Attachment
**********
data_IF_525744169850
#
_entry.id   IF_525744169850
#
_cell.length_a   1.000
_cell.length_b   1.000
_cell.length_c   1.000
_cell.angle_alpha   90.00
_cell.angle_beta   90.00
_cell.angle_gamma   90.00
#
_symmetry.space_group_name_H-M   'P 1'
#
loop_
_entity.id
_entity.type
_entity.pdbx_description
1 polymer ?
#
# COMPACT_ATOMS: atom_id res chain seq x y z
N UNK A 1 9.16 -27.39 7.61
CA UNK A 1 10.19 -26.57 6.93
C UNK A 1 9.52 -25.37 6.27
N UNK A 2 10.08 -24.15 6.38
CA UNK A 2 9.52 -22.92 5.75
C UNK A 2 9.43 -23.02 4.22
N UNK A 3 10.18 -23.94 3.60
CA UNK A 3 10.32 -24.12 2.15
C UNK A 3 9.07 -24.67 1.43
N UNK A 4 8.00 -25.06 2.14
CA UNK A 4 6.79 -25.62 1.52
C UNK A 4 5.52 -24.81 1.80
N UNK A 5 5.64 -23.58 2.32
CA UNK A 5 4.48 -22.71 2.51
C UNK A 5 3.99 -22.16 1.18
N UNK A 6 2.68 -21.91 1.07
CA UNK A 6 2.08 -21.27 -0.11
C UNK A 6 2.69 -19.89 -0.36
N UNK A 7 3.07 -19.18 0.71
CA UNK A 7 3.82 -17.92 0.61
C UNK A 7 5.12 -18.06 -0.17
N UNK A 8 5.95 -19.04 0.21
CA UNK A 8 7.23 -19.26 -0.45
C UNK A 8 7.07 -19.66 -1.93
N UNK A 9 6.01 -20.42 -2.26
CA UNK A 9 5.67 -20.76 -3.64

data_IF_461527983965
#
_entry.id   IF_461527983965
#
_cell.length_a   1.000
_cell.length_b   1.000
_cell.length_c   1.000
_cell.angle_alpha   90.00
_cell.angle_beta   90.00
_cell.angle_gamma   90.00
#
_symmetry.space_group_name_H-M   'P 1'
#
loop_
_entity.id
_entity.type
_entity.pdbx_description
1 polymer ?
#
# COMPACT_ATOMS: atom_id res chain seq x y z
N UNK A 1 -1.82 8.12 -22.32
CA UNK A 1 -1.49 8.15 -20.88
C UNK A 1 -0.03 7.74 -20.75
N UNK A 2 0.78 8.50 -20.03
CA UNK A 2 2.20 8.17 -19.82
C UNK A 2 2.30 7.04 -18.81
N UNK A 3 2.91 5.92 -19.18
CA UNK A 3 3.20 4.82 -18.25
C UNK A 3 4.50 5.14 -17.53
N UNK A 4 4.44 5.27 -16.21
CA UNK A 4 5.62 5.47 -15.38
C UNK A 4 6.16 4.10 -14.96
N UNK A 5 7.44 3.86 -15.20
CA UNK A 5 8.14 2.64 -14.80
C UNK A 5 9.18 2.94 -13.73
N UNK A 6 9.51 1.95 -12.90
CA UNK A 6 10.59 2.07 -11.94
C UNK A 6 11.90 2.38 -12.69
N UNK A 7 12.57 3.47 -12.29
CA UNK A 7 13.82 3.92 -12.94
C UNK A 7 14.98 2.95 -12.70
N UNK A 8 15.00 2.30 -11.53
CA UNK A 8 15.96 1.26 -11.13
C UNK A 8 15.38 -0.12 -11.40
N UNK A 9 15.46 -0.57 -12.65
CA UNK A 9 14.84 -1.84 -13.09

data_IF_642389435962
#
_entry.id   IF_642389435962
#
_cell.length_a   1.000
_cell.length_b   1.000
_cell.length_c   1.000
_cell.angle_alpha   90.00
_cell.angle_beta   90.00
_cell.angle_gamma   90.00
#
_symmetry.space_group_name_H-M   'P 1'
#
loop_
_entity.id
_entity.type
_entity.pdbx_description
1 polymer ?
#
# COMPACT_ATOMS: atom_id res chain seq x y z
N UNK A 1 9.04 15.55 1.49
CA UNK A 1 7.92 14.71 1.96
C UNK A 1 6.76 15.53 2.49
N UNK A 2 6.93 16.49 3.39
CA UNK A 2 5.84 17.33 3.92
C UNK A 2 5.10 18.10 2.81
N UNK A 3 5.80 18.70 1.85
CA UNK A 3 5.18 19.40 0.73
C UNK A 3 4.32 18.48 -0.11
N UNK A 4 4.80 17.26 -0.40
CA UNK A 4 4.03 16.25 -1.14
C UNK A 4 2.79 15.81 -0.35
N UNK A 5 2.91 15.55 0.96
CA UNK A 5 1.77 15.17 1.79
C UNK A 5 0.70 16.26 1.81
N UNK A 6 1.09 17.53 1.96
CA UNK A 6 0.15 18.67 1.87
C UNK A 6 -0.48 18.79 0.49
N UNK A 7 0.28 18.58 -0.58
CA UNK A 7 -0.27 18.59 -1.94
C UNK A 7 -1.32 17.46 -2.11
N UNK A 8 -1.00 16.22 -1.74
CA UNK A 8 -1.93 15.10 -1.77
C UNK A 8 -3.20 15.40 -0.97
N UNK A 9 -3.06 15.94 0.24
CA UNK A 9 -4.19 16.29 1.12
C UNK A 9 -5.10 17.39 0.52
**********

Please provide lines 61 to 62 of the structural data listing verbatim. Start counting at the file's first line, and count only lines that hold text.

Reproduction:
_entity.id
_entity.type